A monkey, a big-headed frog, and a knobbly newt are among 224 new species that have been discovered in a wildlife “hotspot”.
A total of 155 plants, 16 fish species, 17 amphibians, 35 reptiles, and one mammal have been found in the Greater Mekong region of southeast Asia, conservation charity WWF has said.
The discoveries showed the area, which spans Cambodia, Laos, Myanmar, Thailand, and Vietnam, is rich in wildlife diversity but also highlighted the need to protect species and habitats from being lost, the organisation added.
Among the unusual finds was a Popa langur monkey, which is expected to be listed as critically endangered.
About 200 to 250 of the langurs are thought to be living in the wild in four isolated locations and are threatened by hunting, habitat loss, agriculture, and timber extraction.
The first evidence of the primates’ existence was collected from specimens more than a century ago, which are now featured at London’s Natural History Museum.
What other species were found?
An orange-brown knobbly newt with a racing stripe down its back, which was first spotted in a 20-year-old photo, was found in Thailand, along with an orange and grey rock gecko.
In Vietnam and Cambodia, a big-headed frog was found and in Burma, a colourless cave-dwelling fish was discovered.
The word’s first succulent bamboo, whose stem can inflate and deflate during the dry and wet seasons, was also among the newly-found species after being identified in Laos.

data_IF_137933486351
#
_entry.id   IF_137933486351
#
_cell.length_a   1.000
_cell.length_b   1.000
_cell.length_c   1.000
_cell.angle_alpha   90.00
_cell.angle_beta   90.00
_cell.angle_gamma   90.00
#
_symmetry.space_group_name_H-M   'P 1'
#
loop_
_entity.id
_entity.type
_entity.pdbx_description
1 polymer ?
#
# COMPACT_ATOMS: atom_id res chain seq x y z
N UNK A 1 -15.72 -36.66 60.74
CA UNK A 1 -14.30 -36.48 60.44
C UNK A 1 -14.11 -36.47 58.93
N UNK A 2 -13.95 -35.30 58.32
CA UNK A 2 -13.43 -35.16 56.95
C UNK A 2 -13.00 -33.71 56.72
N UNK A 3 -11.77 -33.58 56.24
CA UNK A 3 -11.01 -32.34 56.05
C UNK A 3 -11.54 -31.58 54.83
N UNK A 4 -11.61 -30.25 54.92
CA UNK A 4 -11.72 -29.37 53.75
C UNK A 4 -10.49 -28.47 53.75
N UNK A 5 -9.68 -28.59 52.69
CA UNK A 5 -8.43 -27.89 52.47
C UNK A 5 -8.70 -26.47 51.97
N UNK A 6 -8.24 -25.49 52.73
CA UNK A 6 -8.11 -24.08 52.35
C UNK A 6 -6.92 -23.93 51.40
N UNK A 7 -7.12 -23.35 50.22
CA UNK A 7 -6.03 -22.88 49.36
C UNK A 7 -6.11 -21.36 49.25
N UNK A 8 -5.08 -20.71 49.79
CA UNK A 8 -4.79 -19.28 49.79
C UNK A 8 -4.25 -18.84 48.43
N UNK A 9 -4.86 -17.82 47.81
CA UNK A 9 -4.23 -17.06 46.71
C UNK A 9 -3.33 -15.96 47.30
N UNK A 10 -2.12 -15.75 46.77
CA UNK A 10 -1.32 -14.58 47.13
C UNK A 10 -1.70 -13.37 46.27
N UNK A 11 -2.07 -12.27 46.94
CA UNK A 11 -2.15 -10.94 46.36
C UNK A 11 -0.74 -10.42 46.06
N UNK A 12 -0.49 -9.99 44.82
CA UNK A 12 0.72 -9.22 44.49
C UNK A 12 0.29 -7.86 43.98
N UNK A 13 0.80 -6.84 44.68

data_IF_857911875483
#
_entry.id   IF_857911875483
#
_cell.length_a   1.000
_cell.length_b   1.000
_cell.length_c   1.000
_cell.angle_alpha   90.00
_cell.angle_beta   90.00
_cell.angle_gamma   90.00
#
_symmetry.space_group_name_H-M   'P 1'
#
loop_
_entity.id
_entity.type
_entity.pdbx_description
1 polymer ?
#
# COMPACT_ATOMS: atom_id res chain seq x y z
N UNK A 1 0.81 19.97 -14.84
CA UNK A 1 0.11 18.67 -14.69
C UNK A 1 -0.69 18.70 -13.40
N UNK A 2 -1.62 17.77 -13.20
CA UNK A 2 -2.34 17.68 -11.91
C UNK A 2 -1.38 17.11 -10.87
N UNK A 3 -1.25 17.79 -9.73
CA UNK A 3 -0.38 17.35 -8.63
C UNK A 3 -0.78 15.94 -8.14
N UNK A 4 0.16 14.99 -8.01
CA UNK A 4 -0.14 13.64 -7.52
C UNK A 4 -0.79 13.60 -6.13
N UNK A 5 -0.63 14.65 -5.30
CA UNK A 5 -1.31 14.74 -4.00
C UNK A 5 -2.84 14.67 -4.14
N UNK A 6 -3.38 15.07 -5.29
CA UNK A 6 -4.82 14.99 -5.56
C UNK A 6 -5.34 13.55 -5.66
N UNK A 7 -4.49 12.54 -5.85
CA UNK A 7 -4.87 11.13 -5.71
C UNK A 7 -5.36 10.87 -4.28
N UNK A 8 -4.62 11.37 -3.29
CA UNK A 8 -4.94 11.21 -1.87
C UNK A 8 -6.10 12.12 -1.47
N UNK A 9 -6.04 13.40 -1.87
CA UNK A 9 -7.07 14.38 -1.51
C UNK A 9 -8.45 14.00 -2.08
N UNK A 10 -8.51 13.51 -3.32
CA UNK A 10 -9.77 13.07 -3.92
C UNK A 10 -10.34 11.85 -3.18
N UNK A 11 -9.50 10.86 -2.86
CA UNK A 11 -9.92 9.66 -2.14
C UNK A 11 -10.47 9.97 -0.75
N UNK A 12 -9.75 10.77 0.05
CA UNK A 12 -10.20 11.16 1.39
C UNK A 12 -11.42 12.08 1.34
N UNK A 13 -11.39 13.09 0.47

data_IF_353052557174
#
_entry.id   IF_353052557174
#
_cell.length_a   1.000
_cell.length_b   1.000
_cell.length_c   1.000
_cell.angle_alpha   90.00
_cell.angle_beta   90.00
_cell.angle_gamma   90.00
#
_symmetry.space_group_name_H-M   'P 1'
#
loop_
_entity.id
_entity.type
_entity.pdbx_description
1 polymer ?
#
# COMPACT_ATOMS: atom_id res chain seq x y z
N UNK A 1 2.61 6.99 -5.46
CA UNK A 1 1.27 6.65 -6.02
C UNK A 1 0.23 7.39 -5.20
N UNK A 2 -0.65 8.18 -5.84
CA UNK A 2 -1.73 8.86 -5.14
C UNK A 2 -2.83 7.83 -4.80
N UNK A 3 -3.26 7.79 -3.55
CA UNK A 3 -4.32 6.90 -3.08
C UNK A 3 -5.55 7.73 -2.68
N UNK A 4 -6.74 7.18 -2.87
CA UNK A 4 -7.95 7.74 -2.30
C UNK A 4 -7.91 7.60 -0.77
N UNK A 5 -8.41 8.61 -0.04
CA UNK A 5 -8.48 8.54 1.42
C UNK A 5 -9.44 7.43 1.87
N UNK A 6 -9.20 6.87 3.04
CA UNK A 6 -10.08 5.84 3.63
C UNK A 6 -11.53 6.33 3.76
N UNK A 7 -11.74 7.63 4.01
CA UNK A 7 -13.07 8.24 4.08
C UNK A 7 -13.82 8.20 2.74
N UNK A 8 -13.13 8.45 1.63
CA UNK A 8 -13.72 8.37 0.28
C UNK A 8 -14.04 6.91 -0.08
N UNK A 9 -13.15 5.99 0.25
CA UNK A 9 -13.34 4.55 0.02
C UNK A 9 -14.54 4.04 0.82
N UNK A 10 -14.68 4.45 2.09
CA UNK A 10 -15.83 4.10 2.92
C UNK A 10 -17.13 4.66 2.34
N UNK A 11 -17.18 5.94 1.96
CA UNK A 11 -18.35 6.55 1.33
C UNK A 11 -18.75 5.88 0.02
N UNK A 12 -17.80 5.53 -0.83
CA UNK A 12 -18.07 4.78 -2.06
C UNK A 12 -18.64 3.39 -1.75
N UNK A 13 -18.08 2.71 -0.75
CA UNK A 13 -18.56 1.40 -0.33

A plant with a pungent odour from the ginger family that was first found in a shop in eastern Thailand, a mulberry tree from Vietnam, and a series of begonias from Laos and Burma have also been described as new species.
“They require out greatest respect”
Regional wildlife lead at WWF-Greater Mekong, Dr Yoganand Kandasamy, said more than 3,000 species have been spotted in the area in the past 24 years.
She added: “The Greater Mekong region is no doubt a world heavyweight contender for species discoveries.
“These species are extraordinary, beautiful products of millions of years of evolution, but are under intense threat, with many species going extinct even before they are described.
“They require our greatest respect, utmost attention, and urgent actions to protect their habitats and minimise exploitation.”
WWF-UK’s director of science Mark Wright urged governments, who will meet for the UN global biodiversity summit later this year, to commit to halting and reversing the destruction of nature by 2030.
He added that the new findings show the “extraordinary diversity and inventiveness of nature” but also serve as a “timely reminder of the extreme jeopardy that so many of these species and habitats face.”